Desmopressin (l-deamino-8-D-arginine vasopressin, DDAVP) is a synthetic analogue of the antidiuretic hormone vasopressin. Like the natural antidiuretic hormone, desmopressin increases the plasma levels of factor VIII and von Willebrand factor (vWF), with the advantage, compared to vasopressin, that it produces little or no vasoconstriction, no increase in blood pressure, and no contraction of the uterus or gastrointestinal tract, so that it is well tolerated when administered to humans. In 1977, desmopressin was used for the first time in patients with mild hemophilia A and von Willebrand disease (vWD) for the prevention and treatment of bleeding, first during dental extractions and then during major surgical procedures. The clinical indications for desmopressin rapidly expanded beyond hemophilia and vWD. The compound was shown to be efficacious even in bleeding disorders not involving a deficiency or dysfunction of factor VIII or vWF, including congenital and acquired defects of platelet function and such frequent abnormalities of hemostasis as those associated with chronic kidney and liver diseases. Desmopressin has also been used prophylactically in patients undergoing surgical operations characterized by large blood loss and transfusion requirements.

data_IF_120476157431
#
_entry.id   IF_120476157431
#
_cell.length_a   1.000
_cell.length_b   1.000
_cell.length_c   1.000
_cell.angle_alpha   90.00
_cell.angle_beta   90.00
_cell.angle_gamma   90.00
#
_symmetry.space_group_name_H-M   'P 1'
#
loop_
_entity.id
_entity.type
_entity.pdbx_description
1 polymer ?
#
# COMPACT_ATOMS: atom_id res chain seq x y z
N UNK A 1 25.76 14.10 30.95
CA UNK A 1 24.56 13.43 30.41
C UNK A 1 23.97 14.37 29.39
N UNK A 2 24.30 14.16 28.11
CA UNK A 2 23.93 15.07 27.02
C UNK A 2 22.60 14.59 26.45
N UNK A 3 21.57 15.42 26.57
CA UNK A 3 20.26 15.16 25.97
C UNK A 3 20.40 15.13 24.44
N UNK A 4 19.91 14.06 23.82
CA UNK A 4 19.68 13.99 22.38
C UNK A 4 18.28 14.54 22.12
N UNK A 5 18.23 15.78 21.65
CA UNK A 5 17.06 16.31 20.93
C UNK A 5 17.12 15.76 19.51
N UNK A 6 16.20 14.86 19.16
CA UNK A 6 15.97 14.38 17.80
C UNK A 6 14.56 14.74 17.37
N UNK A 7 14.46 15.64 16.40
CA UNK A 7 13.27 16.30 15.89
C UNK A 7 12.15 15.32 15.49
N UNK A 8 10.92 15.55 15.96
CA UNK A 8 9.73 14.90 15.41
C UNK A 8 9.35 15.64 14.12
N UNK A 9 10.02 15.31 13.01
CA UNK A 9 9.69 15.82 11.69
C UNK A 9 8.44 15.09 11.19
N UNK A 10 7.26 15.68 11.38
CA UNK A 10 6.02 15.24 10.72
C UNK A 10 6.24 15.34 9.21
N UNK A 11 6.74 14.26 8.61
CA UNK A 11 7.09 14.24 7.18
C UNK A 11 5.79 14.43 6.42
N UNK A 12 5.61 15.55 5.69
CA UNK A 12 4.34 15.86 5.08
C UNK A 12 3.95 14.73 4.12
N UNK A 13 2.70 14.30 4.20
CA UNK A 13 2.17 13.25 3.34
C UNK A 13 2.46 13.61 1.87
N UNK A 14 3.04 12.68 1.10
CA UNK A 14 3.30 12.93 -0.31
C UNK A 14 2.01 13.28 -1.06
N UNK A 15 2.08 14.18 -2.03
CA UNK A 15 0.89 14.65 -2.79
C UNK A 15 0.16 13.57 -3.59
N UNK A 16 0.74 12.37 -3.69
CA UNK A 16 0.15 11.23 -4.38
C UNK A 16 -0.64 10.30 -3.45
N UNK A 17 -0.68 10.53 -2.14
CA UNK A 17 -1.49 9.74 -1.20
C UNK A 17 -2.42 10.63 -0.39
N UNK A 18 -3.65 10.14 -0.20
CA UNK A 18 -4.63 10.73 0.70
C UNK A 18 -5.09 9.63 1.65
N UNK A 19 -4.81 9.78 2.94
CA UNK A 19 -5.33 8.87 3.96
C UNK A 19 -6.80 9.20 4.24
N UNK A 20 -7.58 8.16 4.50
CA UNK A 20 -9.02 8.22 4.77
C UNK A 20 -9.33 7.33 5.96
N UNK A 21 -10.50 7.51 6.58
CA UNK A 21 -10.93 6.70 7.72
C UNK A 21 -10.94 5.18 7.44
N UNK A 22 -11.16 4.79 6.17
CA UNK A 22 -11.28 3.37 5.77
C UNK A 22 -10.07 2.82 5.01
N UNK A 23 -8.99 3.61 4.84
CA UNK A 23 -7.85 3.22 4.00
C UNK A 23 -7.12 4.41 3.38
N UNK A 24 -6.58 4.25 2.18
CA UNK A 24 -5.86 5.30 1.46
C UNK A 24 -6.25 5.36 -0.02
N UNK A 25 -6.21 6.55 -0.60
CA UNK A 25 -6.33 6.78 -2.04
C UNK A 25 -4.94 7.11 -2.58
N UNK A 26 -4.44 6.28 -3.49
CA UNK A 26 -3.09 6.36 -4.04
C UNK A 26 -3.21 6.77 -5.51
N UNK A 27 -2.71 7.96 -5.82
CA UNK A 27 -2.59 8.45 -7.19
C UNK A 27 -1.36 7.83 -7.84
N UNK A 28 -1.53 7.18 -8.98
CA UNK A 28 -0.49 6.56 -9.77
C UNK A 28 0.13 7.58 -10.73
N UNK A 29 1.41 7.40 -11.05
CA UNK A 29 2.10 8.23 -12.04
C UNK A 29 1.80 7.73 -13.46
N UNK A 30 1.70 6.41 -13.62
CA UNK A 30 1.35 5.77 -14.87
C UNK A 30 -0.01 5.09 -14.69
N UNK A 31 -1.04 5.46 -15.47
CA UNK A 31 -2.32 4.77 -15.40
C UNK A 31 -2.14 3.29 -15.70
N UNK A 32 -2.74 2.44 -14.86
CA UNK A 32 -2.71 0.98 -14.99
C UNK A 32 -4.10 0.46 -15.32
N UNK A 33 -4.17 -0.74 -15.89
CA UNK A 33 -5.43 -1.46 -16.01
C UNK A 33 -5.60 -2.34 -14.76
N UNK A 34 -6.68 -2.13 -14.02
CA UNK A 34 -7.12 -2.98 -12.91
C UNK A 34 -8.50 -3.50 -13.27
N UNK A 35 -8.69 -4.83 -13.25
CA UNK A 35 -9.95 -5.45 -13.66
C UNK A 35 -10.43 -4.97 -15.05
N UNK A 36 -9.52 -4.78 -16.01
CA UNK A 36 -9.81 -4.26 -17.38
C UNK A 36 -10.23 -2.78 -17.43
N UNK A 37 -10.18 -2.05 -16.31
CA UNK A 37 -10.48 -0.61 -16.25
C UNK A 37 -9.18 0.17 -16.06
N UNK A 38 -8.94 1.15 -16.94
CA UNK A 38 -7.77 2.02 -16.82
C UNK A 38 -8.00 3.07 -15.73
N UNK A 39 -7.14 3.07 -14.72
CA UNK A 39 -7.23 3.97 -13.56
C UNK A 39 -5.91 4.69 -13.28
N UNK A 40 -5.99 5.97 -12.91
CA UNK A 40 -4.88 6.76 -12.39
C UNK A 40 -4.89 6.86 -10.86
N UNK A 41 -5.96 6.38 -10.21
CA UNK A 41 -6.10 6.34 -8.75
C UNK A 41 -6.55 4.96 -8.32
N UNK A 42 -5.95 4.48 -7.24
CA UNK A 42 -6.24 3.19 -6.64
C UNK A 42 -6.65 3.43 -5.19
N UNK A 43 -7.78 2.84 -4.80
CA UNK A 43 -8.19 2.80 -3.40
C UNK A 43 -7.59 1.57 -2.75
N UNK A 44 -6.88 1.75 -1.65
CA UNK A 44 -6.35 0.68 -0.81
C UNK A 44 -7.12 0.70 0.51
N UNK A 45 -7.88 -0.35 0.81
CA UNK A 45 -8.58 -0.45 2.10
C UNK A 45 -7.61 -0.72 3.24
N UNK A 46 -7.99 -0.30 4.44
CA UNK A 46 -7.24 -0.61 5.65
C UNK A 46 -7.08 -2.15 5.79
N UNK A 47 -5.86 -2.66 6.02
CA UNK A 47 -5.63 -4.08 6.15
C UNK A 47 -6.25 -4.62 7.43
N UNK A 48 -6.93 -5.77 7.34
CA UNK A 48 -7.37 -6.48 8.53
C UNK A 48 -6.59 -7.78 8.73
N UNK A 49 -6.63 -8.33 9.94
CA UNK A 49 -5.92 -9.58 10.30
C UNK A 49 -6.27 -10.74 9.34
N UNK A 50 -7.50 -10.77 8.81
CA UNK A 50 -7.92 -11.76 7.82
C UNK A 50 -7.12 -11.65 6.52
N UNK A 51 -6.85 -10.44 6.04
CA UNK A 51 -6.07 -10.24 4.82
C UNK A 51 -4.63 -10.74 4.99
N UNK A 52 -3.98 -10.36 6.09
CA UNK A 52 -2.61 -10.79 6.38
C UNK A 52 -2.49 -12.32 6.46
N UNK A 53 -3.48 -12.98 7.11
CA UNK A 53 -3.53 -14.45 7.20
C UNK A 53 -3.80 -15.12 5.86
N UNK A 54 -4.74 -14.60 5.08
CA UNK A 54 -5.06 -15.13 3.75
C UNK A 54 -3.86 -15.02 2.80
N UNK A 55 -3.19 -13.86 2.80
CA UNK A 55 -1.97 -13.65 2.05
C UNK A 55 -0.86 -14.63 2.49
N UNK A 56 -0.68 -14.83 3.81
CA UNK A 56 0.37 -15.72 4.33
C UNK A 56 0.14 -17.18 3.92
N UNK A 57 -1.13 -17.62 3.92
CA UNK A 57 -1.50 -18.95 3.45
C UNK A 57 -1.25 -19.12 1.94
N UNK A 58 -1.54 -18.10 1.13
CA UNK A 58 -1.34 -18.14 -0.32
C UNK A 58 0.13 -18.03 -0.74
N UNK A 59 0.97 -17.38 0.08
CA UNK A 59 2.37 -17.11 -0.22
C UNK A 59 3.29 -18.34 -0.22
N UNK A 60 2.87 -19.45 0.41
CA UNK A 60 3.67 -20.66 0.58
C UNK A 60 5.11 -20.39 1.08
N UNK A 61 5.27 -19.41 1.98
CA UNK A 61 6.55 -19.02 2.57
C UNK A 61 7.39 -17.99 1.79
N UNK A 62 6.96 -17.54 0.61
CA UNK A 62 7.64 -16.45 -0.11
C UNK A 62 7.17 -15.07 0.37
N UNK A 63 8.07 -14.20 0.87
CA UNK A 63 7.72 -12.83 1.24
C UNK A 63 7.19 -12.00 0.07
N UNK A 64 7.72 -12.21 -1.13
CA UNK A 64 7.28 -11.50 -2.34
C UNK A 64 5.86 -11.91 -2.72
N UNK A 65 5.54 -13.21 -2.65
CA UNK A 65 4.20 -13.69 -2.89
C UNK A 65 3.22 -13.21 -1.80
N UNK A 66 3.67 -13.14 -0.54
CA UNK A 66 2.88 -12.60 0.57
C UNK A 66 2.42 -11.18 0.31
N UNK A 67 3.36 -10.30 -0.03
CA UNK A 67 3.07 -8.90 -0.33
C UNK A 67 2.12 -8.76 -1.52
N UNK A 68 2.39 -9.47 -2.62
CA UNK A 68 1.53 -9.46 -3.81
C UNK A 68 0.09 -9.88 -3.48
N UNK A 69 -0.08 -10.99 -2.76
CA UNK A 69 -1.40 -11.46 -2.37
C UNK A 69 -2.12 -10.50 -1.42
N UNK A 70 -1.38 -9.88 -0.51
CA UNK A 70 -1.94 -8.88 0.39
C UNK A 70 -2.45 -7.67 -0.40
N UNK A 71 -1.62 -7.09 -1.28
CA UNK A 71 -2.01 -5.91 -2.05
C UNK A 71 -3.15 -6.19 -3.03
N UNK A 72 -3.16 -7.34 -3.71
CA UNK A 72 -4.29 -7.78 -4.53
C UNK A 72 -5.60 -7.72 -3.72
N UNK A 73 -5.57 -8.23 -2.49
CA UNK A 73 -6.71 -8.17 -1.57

|Titolo:||The use of desmopressin in open-heart surgery|
CATTANEO, MARCO NATALE (Primo)
|Parole Chiave:||Bleeding; Blood transfusion; Desmopressin; Open-heart surgery; Platelet function disorders|
|Settore Scientifico Disciplinare:||Settore MED/09 - Medicina Interna|
|Data di pubblicazione:||gen-2008|
|Digital Object Identifier (DOI):||10.1111/j.1365-2516.2007.01608.x|
|Appare nelle tipologie:||01 - Articolo su periodico|